chown -R polipo /var/run/polipo/
The first command creates the /var/run/polipo directory if it does not exist. The second command changes the owner of this directory to the Polipo user.
These extra commands are necessary due to the fact that pfSense deletes any extra directories in /var/run on system startup. Without these commands in the script Polipo will fail to run after a reboot.
Create the Startup Script
In order for pfSense to start Polipo automatically on boot a startup script must be created in /usr/local/etc/rc.d.
PfSense will automatically run any files in this directory ending in .sh during system startup.
The commands below will create create the polipo.sh startup script, and make the script executable.
chmod +x /usr/local/etc/rc.d/polipo.sh
Once the script has been created copy and paste the contents below into the file and save it. As with the previous steps this can be done with the vi editor (vi /usr/local/etc/rc.d/polipo.sh), or the web-based file editor.
Start the Polipo Proxy Service
Everything is finally in place to start the Polipo service.
To make sure that the service launched successfully check the Polipo log file.
If everything is working properly you should see a message that states "Established listening socket on port 8123".
Testing the Proxy Server
Once Polipo is up and running it's time to test out the proxy server with a web browser. On computers running Windows 7 the proxy can be added through the internet options menu in the control panel.
From the internet properties menu click on the connections tap, then click on the LAN settings button.
Adding the Proxy Server IP
In the LAN settings, control panel enable the checkbox 'Use a proxy server for your LAN'. Enter the LAN IP address of your pfSense server in the address box, then enter 8123 as the proxy port.
Port 8123 is the default port for polipo but it can be changed by adding the proxyPort variable to the config file.
Testing Internet Access
After adding the proxy IP and port save the settings then try to access a web page through a browser. If the page loads successfully then the Polipo proxy is functioning properly.
if web pages do not load then check to make sure that Polipo is running. The quickest way to check the status of the Polipo service is to run the command below.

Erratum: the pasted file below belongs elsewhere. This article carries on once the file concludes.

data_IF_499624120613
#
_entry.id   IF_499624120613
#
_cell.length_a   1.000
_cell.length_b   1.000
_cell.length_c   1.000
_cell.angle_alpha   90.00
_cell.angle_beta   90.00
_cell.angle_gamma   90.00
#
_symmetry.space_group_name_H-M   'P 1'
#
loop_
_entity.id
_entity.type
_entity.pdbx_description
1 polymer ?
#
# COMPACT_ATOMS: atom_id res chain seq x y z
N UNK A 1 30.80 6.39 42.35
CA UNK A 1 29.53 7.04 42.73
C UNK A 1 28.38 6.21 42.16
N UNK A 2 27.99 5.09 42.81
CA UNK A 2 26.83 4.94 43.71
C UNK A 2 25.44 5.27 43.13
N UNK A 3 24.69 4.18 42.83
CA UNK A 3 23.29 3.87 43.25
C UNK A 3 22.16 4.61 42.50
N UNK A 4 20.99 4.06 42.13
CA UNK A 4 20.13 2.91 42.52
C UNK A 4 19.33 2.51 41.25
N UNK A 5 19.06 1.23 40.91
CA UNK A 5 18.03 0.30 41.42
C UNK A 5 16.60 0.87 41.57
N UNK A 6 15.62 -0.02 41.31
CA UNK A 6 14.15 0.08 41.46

You should see a message indicating polipo is running as pid xxxxx.
Accessing the Polipo Web Interface
When the Polipo daemon is running the web interface for the server can be accessed on the LAN interface on port 8123.
The web interface provides some useful status reports related to the current state of the proxy server.
The config page also allows you to view all of the currently configured settings. The config link also allows several parameters to be easily modified.
The author of Polipo has created a lot of documentation for Polipo on his website. I would recommend reading through the FAQ section which contains several useful tips and tricks.
In the manual, you'll find more in-depth details for almost any question you may have regarding Polipo.
This article is accurate and true to the best of the author’s knowledge. Content is for informational or entertainment purposes only and does not substitute for personal counsel or professional advice in business, financial, legal, or technical matters.
© 2013 Sam Kear
Hero-man on March 04, 2017:
Bro , if i am installing Polipo Proxy Service , & in same time i want to use SquidGuard as web Filtering , is it possible
Jomar on July 04, 2015:
can you make a tutorial how to install it in windows? and can I use it on my laptop ? thanks
Sam Kear (author) from Kansas City on March 27, 2015:
Thanks for bringing that to my attention, I have corrected it in the article.
JulioQc on March 26, 2015:
[-d /var/run/polipo ]
[ -d /var/run/polipo ]
Notice the space between the first bracket and the dash :)